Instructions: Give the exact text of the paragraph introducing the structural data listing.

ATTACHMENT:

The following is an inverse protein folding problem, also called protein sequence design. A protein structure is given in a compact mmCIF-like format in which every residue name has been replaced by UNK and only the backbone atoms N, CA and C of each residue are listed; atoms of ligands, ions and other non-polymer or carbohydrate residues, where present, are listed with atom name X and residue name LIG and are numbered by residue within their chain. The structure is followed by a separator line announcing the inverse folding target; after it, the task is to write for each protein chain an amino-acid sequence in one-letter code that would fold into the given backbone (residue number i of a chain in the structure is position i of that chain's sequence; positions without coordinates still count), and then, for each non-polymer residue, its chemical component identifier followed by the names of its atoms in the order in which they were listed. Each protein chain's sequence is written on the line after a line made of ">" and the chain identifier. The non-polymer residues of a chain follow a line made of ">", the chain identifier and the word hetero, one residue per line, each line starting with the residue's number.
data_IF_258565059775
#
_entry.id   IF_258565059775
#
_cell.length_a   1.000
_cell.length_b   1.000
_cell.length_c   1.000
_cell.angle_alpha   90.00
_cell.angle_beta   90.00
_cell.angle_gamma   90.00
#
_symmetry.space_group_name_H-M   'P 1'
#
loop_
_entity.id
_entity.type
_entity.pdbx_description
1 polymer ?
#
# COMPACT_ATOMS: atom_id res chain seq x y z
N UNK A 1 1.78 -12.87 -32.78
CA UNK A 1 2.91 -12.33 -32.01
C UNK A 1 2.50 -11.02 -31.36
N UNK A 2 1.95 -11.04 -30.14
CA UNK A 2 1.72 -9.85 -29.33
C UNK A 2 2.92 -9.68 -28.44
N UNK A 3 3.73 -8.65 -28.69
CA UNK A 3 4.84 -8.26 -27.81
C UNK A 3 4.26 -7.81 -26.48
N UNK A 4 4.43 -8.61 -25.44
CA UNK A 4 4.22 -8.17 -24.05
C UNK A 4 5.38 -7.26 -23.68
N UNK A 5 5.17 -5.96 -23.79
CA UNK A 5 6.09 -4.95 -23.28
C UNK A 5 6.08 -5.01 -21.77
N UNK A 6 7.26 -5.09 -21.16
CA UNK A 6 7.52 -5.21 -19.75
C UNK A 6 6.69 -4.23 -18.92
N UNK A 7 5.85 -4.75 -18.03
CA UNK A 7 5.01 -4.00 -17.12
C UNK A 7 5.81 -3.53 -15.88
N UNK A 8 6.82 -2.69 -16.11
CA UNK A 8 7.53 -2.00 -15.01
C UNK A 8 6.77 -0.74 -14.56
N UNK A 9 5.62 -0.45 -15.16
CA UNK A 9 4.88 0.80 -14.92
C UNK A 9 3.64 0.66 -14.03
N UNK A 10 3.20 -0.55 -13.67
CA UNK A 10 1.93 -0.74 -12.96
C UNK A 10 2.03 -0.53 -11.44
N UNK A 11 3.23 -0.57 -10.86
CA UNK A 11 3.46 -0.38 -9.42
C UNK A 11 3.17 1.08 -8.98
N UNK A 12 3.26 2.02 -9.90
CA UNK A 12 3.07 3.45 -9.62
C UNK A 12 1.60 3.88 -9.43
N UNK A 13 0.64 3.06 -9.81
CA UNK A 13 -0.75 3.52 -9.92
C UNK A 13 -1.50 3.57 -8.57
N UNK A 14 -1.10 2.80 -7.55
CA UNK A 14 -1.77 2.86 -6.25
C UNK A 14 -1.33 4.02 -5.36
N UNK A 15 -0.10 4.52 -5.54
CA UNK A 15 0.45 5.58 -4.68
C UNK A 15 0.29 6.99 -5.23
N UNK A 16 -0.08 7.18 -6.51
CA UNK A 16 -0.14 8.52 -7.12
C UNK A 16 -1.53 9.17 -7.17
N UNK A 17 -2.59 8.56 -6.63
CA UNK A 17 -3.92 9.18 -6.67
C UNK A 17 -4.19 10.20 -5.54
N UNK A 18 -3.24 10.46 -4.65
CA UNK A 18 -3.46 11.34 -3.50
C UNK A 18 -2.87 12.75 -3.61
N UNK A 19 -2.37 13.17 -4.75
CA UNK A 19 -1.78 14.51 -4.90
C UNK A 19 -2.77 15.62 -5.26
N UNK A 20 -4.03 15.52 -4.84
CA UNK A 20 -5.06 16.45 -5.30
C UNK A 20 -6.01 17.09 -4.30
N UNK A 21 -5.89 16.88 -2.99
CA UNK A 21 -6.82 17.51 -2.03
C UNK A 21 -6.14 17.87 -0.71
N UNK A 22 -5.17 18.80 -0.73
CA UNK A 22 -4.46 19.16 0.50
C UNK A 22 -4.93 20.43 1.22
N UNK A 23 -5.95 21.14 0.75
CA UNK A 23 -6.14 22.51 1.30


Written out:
The following is an inverse protein folding problem, also called protein sequence design. A protein structure is given in a compact mmCIF-like format in which every residue name has been replaced by UNK and only the backbone atoms N, CA and C of each residue are listed; atoms of ligands, ions and other non-polymer or carbohydrate residues, where present, are listed with atom name X and residue name LIG and are numbered by residue within their chain. The structure is followed by a separator line announcing the inverse folding target; after it, the task is to write for each protein chain an amino-acid sequence in one-letter code that would fold into the given backbone (residue number i of a chain in the structure is position i of that chain's sequence; positions without coordinates still count), and then, for each non-polymer residue, its chemical component identifier followed by the names of its atoms in the order in which they were listed. Each protein chain's sequence is written on the line after a line made of ">" and the chain identifier. The non-polymer residues of a chain follow a line made of ">", the chain identifier and the word hetero, one residue per line, each line starting with the residue's number.